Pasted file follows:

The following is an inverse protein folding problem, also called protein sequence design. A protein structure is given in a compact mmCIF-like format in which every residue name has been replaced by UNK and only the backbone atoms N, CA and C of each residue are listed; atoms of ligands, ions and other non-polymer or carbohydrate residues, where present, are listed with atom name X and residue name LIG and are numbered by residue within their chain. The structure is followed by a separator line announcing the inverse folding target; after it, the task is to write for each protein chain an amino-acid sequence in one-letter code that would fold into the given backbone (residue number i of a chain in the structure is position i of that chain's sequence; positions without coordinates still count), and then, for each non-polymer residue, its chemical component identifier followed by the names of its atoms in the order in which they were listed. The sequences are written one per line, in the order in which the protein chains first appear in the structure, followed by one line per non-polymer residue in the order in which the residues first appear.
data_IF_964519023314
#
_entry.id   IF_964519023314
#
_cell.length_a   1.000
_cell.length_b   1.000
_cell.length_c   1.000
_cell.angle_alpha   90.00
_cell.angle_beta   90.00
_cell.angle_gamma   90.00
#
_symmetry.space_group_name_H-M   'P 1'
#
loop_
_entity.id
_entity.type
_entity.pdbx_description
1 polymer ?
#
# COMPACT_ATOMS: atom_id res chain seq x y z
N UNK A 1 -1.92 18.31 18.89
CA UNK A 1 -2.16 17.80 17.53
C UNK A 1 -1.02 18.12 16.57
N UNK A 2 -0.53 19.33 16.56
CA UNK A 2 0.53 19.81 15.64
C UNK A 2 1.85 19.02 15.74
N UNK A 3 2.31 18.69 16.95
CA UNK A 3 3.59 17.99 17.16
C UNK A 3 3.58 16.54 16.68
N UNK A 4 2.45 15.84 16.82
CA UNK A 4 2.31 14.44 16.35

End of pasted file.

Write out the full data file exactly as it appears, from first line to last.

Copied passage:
The following is an inverse protein folding problem, also called protein sequence design. A protein structure is given in a compact mmCIF-like format in which every residue name has been replaced by UNK and only the backbone atoms N, CA and C of each residue are listed; atoms of ligands, ions and other non-polymer or carbohydrate residues, where present, are listed with atom name X and residue name LIG and are numbered by residue within their chain. The structure is followed by a separator line announcing the inverse folding target; after it, the task is to write for each protein chain an amino-acid sequence in one-letter code that would fold into the given backbone (residue number i of a chain in the structure is position i of that chain's sequence; positions without coordinates still count), and then, for each non-polymer residue, its chemical component identifier followed by the names of its atoms in the order in which they were listed. The sequences are written one per line, in the order in which the protein chains first appear in the structure, followed by one line per non-polymer residue in the order in which the residues first appear.
data_IF_964519023314
#
_entry.id   IF_964519023314
#
_cell.length_a   1.000
_cell.length_b   1.000
_cell.length_c   1.000
_cell.angle_alpha   90.00
_cell.angle_beta   90.00
_cell.angle_gamma   90.00
#
_symmetry.space_group_name_H-M   'P 1'
#
loop_
_entity.id
_entity.type
_entity.pdbx_description
1 polymer ?
#
# COMPACT_ATOMS: atom_id res chain seq x y z
N UNK A 1 -1.92 18.31 18.89
CA UNK A 1 -2.16 17.80 17.53
C UNK A 1 -1.02 18.12 16.57
N UNK A 2 -0.53 19.33 16.56
CA UNK A 2 0.53 19.81 15.64
C UNK A 2 1.85 19.02 15.74
N UNK A 3 2.31 18.69 16.95
CA UNK A 3 3.59 17.99 17.16
C UNK A 3 3.58 16.54 16.68
N UNK A 4 2.45 15.84 16.82
CA UNK A 4 2.31 14.44 16.35